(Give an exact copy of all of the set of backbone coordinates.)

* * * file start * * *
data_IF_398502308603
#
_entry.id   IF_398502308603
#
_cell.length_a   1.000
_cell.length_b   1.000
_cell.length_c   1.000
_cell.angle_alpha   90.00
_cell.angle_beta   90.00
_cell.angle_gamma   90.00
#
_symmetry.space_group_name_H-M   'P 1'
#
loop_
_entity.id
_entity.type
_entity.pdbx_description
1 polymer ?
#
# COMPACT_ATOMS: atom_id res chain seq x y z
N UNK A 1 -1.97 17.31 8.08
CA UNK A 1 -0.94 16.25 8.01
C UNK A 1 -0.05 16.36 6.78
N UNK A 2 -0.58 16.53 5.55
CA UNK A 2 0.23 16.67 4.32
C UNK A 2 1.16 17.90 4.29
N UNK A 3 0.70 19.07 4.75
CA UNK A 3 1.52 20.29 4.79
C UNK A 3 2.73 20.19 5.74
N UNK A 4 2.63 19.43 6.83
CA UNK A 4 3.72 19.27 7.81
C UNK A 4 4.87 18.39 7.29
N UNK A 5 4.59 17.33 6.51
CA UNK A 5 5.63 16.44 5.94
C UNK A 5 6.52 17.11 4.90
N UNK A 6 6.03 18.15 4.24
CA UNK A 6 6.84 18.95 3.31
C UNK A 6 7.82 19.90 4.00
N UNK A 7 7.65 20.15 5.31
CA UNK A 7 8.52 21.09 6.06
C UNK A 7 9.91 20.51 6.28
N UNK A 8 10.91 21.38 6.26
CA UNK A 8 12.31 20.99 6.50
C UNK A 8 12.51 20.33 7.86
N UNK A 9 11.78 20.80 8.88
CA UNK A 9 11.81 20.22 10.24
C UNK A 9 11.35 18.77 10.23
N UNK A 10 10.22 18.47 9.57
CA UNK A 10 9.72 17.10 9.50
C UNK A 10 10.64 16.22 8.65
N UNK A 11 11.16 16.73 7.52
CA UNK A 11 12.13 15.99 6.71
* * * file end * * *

data_IF_398502308603
#
_entry.id   IF_398502308603
#
_cell.length_a   1.000
_cell.length_b   1.000
_cell.length_c   1.000
_cell.angle_alpha   90.00
_cell.angle_beta   90.00
_cell.angle_gamma   90.00
#
_symmetry.space_group_name_H-M   'P 1'
#
loop_
_entity.id
_entity.type
_entity.pdbx_description
1 polymer ?
#
# COMPACT_ATOMS: atom_id res chain seq x y z
N UNK A 1 -1.97 17.31 8.08
CA UNK A 1 -0.94 16.25 8.01
C UNK A 1 -0.05 16.36 6.78
N UNK A 2 -0.58 16.53 5.55
CA UNK A 2 0.23 16.67 4.32
C UNK A 2 1.16 17.90 4.29
N UNK A 3 0.70 19.07 4.75
CA UNK A 3 1.52 20.29 4.79
C UNK A 3 2.73 20.19 5.74
N UNK A 4 2.63 19.43 6.83
CA UNK A 4 3.72 19.27 7.81
C UNK A 4 4.87 18.39 7.29
N UNK A 5 4.59 17.33 6.51
CA UNK A 5 5.63 16.44 5.94
C UNK A 5 6.52 17.11 4.90
N UNK A 6 6.03 18.15 4.24
CA UNK A 6 6.84 18.95 3.31
C UNK A 6 7.82 19.90 4.00
N UNK A 7 7.65 20.15 5.31
CA UNK A 7 8.52 21.09 6.06
C UNK A 7 9.91 20.51 6.28
N UNK A 8 10.91 21.38 6.26
CA UNK A 8 12.31 20.99 6.50
C UNK A 8 12.51 20.33 7.86
N UNK A 9 11.78 20.80 8.88
CA UNK A 9 11.81 20.22 10.24
C UNK A 9 11.35 18.77 10.23
N UNK A 10 10.22 18.47 9.57
CA UNK A 10 9.72 17.10 9.50
C UNK A 10 10.64 16.22 8.65
N UNK A 11 11.16 16.73 7.52
CA UNK A 11 12.13 15.99 6.71